#1. Disappear. If you have a big project or ton of work to do, be transparent with your team members so that they are in the know. Tell them that you will be working with your door closed or that you will be leaving to minimize distractions. Reassure them that they can interrupt you if your attention is absolutely necessary. For example, I’m currently creating 10 training and development video courses. To get this done, I may need focus time for 30 minutes, 2 hours, or a full day. After a focus session, I’m less overwhelmed and more patient with interruptions. I offer this strategy to my team because it works! Try it.
#2. “Swing by.” Recently, my managers had the opportunity to give me feedback via a 360 degree review. Caught off guard, one of the things that they really appreciate and want me to keep doing is my daily “swing by.” What in the world does this mean? Every day, I simply drop by their offices once or twice per day and simply ask if I can help with anything or if they have anything to discuss. By being consistent for a couple of years, the “swing by” has evolved greatly. Now, my team members have their list readily prepared on a Post-It or Google Keep Note before I ever “swing by.” If I know I’m going to be out for a portion of the day, I’ll email them early in the morning, and let them know that I’ll be working off-site for most of the day; however, I’ll be available between 2:00pm and 4:00pm if needed to discuss any “swing by” lists. I highly recommend this easy way of keeping the lines of communication open. Consistent, day-to-day “swing bys” have allowed me to give my leaders what they want most…more of my time… while minimizing interruptions.
Do You Want To Be A Better Leader?
Sure, you might be able to measure the negative impact of interruptions through loss of productivity, but you can’t measure the intangibles that result from helping others to maximize their potential. Do you lose time and focus when someone interrupts you? Yes, most likely. Is it difficult to make yourself available and interruptible? Definitely. Is it worth it? Yes.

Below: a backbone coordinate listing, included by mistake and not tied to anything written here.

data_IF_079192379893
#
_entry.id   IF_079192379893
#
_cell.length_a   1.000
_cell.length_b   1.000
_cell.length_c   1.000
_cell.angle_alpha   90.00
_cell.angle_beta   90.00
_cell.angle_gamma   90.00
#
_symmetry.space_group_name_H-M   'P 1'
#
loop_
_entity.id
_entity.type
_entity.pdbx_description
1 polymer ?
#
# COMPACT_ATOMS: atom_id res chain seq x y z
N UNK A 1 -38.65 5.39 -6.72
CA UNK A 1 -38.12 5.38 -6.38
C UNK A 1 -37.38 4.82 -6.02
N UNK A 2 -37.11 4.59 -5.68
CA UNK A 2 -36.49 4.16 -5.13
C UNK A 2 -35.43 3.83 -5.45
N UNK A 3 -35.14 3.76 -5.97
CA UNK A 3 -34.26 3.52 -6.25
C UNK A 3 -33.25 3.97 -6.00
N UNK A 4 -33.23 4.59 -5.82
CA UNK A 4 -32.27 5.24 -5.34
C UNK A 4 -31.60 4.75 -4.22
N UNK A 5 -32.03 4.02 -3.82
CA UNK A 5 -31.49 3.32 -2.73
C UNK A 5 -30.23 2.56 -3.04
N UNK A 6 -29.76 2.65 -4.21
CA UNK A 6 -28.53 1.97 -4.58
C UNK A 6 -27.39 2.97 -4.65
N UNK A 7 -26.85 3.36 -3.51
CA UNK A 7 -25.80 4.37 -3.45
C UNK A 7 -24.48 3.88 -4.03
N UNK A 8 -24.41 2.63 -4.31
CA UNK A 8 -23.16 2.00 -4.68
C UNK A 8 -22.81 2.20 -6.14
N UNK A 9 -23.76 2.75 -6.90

Click to Tweet: The positive impact of having a leader who is there for you and willing to be interrupted outweighs the negative data about lack of focus.
In the past month, I’m glad that I mindfully removed my earbuds or had an open door. I’m thankful that I allowed an interruption when someone excitedly told me that he finally passed an exam to become a certified personal trainer. I’m thankful that I allowed an interruption when someone had a great idea to give praise and recognition to team members. I’m thankful that I finally looked up after my daughter said, “Daddy!” four times to show me a picture that said, “I love you.” I’m thankful that I allowed an interruption when someone was relieved to tell me that all of the prayers worked because his cancer hadn’t spread. Looking back, these were the most important moments of the month. It all started with being interruptible.
Do you want to become a better leader? Fit people into your day. Today, make the choice to be more interruptible. Live that famous quote that reminds us all that helping one person might not change the world, but it could change the world for one person.
ACTION: Take a moment and interrupt yourself from your own agenda. Think about some opportunities to listen to or help others that you might routinely miss. What are some ways that you can you be more available?